“I go, ‘what’s happening?’ And she goes, ‘Jon hit him in the face, Jon hit him here,’” Camille says.

It works.

“I’m the No. 1 cheerleader. I just scream, ‘Get him Jonny!’”

And even in the din of a cage fight he hears that?

“Oh, he hears his mama scream,” Camille said.

“Oh, yes,” Jon said. “She yells, ‘Get him Jonny. Get him.’”

For the NFL, where there are a lot of players so they don't get preferred seating, they’ll be in the handicap section and Arthur Sr. will describe the action. Since both her kids play defense, she usually doesn’t pay attention when opposing defenses are on the field. Sunday is different though. A Jones will be on the field plenty. She’s just glad they aren’t actually hitting each other.

“If they lined up against each other I’d be screaming, ‘Don’t hurt your brother. Stop that fighting on the field,’” she laughed.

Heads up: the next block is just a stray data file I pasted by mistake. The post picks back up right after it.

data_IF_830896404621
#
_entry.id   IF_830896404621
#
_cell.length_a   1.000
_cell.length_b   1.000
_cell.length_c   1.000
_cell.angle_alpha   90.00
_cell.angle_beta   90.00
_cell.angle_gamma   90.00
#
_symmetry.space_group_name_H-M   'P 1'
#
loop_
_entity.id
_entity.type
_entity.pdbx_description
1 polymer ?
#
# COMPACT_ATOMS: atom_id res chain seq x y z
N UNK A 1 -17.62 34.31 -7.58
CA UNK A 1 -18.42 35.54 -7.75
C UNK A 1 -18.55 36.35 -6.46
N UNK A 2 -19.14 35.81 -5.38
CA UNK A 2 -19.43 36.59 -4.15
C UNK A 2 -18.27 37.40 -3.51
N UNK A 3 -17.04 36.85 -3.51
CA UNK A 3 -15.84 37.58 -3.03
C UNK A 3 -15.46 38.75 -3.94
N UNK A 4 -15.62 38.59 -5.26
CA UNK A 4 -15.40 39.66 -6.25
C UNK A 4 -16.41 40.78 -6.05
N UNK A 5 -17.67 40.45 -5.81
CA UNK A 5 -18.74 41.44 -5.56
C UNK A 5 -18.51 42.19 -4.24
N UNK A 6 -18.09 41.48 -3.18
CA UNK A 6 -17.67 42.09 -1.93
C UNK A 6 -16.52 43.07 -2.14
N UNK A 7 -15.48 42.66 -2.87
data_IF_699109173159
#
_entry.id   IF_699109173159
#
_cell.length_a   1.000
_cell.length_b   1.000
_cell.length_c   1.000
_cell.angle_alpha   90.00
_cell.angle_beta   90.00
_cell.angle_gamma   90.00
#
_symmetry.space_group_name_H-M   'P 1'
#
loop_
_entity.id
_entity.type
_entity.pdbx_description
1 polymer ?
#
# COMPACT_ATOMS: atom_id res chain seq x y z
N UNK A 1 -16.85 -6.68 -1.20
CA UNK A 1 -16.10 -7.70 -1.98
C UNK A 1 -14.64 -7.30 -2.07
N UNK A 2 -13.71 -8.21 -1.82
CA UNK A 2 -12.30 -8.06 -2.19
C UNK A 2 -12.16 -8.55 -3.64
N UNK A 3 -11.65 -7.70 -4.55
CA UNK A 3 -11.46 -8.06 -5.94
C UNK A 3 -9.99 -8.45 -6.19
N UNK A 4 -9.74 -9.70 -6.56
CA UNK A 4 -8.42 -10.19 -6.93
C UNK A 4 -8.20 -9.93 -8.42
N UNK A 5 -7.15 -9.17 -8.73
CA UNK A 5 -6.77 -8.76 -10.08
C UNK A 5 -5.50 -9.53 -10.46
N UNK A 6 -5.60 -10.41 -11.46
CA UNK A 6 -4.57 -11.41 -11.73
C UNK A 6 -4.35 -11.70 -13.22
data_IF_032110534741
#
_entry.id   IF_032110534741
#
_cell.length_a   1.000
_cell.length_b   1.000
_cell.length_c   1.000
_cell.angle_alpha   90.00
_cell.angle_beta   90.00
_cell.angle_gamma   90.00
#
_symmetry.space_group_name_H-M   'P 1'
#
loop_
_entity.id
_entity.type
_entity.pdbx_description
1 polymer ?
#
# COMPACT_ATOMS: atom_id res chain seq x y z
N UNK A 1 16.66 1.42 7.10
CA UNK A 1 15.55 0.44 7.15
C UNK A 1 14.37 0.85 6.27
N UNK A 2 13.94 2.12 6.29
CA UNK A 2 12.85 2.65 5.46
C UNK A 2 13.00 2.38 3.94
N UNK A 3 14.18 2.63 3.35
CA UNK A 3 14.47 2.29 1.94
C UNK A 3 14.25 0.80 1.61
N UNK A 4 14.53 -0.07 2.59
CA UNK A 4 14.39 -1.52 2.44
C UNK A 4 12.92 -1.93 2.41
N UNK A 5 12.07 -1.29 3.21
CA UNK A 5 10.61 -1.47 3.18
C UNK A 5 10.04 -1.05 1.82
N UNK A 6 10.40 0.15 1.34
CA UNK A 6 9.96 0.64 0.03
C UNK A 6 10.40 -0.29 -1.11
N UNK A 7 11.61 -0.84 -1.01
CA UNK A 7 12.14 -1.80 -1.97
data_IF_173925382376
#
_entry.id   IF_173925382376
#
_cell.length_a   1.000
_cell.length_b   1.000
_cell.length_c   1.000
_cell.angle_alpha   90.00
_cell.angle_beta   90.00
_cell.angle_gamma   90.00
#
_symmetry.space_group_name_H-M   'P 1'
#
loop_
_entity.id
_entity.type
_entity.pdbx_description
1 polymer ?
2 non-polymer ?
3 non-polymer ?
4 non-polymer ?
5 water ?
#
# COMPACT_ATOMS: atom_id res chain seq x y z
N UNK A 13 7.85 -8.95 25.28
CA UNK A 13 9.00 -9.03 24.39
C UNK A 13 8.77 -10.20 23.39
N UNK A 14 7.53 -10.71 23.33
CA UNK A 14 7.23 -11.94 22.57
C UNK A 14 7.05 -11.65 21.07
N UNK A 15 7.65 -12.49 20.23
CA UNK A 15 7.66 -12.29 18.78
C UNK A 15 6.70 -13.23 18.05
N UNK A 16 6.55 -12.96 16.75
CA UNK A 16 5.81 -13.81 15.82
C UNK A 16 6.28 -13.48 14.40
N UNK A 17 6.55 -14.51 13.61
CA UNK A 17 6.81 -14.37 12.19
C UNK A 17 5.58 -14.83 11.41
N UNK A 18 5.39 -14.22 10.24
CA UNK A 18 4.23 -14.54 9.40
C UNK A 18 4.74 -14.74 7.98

The UFC bout Saturday is easy for the family. Everyone wants Jon, the favorite, to win. Sunday is more complicated. For someone to win, someone must lose. Camille said she is rooting for a 0-0 tie, all defense. “I’m not going to be out there voting for any team,” she said. “I’m going to be voting for my boys.”

Jon, as brothers tend to do, is anticipating not so much who wins, but who loses. He's kind of looking forward to one sibling getting to mock the other in defeat. He has a midday flight Sunday from Toronto to Baltimore to watch the game alongside his parents.